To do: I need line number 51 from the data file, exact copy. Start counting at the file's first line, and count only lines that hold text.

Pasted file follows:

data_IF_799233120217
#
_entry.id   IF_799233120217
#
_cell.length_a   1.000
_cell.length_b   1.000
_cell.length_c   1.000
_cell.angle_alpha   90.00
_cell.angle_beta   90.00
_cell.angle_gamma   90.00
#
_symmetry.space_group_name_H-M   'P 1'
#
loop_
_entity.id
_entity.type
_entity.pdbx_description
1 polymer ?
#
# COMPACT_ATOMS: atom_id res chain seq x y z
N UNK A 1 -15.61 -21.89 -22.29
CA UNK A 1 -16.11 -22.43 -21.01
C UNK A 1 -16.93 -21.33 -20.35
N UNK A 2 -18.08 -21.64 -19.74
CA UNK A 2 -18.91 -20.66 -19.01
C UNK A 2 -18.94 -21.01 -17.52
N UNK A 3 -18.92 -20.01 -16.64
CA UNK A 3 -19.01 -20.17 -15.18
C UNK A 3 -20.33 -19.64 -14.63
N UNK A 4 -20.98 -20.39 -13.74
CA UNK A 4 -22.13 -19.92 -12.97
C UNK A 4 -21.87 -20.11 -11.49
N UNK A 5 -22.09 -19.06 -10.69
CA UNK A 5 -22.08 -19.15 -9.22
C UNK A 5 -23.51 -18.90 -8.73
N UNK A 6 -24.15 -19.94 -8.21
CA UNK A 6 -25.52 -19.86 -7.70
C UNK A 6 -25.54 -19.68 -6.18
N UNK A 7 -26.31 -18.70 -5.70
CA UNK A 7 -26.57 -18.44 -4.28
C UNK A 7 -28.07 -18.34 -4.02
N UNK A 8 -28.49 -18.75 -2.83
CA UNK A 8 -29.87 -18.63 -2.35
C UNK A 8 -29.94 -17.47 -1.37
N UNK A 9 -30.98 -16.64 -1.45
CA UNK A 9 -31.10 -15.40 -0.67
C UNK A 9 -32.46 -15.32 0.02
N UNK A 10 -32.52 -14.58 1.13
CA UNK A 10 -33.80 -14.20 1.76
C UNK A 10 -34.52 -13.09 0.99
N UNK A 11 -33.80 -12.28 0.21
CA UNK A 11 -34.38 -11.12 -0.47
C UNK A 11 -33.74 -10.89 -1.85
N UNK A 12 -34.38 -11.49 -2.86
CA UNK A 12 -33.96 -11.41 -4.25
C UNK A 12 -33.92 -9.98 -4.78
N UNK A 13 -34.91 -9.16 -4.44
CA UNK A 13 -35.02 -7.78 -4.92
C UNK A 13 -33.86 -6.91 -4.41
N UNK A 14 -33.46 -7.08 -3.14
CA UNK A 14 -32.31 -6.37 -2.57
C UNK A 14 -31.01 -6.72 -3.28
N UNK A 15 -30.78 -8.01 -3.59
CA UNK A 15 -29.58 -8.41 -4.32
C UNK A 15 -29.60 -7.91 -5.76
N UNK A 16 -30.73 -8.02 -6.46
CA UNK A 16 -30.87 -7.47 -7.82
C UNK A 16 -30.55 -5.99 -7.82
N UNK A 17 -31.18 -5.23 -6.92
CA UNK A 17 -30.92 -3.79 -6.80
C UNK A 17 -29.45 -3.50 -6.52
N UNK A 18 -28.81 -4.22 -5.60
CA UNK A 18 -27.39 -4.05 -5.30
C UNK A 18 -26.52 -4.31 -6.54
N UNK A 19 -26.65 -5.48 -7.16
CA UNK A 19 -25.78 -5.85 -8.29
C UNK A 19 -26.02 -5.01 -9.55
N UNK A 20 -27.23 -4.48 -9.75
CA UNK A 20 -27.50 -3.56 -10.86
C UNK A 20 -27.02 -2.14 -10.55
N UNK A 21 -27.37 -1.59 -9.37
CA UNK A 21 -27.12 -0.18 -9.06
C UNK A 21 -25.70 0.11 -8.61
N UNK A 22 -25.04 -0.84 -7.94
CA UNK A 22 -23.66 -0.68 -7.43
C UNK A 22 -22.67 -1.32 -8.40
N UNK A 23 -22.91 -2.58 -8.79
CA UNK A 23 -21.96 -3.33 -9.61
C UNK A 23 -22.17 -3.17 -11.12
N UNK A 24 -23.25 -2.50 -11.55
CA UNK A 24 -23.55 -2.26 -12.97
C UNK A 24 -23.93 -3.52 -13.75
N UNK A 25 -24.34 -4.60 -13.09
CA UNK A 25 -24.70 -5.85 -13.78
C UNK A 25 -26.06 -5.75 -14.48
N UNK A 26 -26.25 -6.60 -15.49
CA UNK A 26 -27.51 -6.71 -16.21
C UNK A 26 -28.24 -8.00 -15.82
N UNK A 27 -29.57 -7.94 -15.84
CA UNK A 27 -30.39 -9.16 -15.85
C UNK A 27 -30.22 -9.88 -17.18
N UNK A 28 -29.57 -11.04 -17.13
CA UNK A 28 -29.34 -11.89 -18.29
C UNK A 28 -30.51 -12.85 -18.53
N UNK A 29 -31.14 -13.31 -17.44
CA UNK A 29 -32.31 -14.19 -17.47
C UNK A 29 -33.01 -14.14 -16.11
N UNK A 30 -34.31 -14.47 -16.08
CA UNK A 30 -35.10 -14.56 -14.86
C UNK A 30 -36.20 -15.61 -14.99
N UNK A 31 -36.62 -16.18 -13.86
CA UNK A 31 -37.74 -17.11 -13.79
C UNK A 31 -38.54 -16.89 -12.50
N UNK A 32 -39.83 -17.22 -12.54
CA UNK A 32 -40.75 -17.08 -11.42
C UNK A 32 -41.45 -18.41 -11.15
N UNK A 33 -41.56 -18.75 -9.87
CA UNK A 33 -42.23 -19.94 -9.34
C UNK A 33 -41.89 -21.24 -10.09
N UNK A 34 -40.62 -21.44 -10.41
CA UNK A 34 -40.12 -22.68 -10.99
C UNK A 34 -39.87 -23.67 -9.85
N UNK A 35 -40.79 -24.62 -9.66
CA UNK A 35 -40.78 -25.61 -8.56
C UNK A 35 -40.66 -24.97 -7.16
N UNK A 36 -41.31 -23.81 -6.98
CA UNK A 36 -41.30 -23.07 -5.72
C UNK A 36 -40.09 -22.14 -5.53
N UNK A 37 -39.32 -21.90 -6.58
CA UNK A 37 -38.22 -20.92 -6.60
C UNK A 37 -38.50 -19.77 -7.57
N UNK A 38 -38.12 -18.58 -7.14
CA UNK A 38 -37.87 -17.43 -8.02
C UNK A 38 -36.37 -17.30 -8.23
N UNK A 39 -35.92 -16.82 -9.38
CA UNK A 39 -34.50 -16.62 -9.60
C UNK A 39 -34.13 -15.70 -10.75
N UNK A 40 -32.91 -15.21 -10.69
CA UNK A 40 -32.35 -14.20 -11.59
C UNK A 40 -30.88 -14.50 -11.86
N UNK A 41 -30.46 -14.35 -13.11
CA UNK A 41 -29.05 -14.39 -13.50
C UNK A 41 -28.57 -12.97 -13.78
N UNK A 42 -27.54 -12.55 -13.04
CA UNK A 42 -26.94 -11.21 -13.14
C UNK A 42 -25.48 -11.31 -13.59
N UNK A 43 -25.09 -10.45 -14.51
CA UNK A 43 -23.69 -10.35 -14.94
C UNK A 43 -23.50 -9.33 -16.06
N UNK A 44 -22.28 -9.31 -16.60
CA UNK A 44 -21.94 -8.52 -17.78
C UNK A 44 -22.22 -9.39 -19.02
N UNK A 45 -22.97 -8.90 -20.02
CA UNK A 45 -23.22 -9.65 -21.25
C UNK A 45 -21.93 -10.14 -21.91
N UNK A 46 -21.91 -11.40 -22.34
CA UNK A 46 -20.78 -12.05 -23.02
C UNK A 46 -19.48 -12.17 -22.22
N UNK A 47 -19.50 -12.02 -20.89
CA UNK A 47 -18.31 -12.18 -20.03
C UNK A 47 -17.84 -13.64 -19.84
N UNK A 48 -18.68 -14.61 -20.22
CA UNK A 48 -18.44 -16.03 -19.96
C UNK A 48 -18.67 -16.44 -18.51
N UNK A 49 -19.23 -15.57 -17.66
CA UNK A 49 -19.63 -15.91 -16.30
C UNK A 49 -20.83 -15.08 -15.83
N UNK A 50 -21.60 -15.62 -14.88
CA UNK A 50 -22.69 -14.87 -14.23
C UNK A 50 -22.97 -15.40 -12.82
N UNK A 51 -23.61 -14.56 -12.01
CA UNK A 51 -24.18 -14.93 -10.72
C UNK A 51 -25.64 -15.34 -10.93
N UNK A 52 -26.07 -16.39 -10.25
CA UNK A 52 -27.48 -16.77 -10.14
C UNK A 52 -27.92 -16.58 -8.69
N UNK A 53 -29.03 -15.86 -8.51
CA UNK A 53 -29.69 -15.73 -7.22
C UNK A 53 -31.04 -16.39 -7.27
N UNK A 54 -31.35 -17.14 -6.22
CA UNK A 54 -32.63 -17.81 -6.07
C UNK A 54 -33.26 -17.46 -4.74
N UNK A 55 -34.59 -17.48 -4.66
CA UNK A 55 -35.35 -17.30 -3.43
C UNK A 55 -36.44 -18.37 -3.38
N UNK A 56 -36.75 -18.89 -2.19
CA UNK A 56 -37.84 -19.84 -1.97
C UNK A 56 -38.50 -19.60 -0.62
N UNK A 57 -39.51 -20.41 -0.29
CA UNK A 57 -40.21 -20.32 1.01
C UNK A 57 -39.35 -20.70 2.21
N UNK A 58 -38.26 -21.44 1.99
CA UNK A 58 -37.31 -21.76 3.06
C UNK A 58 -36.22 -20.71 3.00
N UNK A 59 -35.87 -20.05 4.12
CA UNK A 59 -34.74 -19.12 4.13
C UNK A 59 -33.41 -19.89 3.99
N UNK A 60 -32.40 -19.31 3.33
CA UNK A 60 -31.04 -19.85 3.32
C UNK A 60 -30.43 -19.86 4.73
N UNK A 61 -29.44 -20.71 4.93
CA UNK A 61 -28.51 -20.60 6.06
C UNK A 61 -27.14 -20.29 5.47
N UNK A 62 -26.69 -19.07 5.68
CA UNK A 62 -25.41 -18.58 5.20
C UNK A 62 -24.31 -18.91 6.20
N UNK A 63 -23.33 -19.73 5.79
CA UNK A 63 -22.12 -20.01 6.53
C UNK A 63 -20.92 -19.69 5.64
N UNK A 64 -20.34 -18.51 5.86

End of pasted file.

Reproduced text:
N UNK A 11 -33.80 -12.28 0.21